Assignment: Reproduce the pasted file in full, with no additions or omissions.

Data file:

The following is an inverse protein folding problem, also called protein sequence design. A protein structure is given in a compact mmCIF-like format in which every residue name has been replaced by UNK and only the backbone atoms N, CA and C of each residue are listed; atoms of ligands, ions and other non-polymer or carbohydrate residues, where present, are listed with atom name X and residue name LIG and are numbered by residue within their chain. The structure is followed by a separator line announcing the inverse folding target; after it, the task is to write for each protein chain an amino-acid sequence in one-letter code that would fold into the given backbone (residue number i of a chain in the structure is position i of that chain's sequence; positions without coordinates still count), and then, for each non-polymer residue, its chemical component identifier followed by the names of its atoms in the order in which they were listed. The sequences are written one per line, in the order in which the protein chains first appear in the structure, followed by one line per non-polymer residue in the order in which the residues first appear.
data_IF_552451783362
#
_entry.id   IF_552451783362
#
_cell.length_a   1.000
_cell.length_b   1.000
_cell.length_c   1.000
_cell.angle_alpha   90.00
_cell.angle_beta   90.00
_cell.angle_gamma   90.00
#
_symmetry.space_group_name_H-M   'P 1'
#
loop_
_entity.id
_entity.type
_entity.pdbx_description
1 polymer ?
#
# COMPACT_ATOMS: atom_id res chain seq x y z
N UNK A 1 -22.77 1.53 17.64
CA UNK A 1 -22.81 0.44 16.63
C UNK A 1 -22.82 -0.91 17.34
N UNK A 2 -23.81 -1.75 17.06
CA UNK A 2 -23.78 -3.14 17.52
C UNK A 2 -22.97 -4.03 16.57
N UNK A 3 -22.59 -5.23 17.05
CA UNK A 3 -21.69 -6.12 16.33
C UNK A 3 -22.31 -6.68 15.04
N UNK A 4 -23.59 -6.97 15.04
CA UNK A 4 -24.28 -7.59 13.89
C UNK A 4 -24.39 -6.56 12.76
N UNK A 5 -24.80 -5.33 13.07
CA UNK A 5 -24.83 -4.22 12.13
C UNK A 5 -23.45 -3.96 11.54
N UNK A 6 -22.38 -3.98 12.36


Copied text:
The following is an inverse protein folding problem, also called protein sequence design. A protein structure is given in a compact mmCIF-like format in which every residue name has been replaced by UNK and only the backbone atoms N, CA and C of each residue are listed; atoms of ligands, ions and other non-polymer or carbohydrate residues, where present, are listed with atom name X and residue name LIG and are numbered by residue within their chain. The structure is followed by a separator line announcing the inverse folding target; after it, the task is to write for each protein chain an amino-acid sequence in one-letter code that would fold into the given backbone (residue number i of a chain in the structure is position i of that chain's sequence; positions without coordinates still count), and then, for each non-polymer residue, its chemical component identifier followed by the names of its atoms in the order in which they were listed. The sequences are written one per line, in the order in which the protein chains first appear in the structure, followed by one line per non-polymer residue in the order in which the residues first appear.
data_IF_552451783362
#
_entry.id   IF_552451783362
#
_cell.length_a   1.000
_cell.length_b   1.000
_cell.length_c   1.000
_cell.angle_alpha   90.00
_cell.angle_beta   90.00
_cell.angle_gamma   90.00
#
_symmetry.space_group_name_H-M   'P 1'
#
loop_
_entity.id
_entity.type
_entity.pdbx_description
1 polymer ?
#
# COMPACT_ATOMS: atom_id res chain seq x y z
N UNK A 1 -22.77 1.53 17.64
CA UNK A 1 -22.81 0.44 16.63
C UNK A 1 -22.82 -0.91 17.34
N UNK A 2 -23.81 -1.75 17.06
CA UNK A 2 -23.78 -3.14 17.52
C UNK A 2 -22.97 -4.03 16.57
N UNK A 3 -22.59 -5.23 17.05
CA UNK A 3 -21.69 -6.12 16.33
C UNK A 3 -22.31 -6.68 15.04
N UNK A 4 -23.59 -6.97 15.04
CA UNK A 4 -24.28 -7.59 13.89
C UNK A 4 -24.39 -6.56 12.76
N UNK A 5 -24.80 -5.33 13.07
CA UNK A 5 -24.83 -4.22 12.13
C UNK A 5 -23.45 -3.96 11.54
N UNK A 6 -22.38 -3.98 12.36